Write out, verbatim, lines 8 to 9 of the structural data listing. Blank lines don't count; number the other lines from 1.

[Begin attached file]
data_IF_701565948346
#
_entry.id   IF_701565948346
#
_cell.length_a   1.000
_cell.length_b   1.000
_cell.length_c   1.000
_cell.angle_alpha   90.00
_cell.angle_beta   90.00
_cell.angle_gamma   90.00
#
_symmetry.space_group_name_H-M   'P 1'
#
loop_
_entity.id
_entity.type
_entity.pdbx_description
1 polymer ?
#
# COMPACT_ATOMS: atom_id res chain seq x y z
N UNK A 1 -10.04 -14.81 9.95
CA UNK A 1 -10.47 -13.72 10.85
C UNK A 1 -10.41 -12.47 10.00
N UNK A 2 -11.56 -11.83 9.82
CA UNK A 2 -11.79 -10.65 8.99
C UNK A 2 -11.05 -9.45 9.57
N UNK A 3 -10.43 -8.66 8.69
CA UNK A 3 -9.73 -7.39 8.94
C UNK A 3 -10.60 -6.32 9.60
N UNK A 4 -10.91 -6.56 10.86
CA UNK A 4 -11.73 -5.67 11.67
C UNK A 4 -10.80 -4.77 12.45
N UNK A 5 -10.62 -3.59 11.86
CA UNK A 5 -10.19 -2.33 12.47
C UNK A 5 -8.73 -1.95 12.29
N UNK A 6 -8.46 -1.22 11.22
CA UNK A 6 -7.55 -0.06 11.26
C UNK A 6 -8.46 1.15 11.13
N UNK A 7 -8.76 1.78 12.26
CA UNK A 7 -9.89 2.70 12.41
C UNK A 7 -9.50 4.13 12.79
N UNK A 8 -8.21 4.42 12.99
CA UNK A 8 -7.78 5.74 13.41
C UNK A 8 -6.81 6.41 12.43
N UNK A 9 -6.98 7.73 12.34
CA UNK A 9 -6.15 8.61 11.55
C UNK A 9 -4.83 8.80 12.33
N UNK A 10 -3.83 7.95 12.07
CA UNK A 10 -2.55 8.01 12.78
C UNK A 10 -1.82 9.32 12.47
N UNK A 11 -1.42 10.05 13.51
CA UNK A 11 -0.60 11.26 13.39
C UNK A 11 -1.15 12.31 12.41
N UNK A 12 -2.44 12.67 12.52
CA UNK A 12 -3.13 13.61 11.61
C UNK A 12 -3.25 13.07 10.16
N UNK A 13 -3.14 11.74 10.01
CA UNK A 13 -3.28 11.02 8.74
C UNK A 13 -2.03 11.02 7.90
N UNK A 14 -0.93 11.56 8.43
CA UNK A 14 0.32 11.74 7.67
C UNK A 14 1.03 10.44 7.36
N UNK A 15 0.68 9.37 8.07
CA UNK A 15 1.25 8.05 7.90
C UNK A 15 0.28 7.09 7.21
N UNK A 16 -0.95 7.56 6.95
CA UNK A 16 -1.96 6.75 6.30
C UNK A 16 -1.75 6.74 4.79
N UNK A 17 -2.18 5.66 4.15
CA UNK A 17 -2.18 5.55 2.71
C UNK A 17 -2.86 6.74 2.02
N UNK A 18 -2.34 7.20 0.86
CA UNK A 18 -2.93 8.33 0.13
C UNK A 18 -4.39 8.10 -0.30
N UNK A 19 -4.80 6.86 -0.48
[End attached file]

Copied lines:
_cell.angle_alpha   90.00
_cell.angle_beta   90.00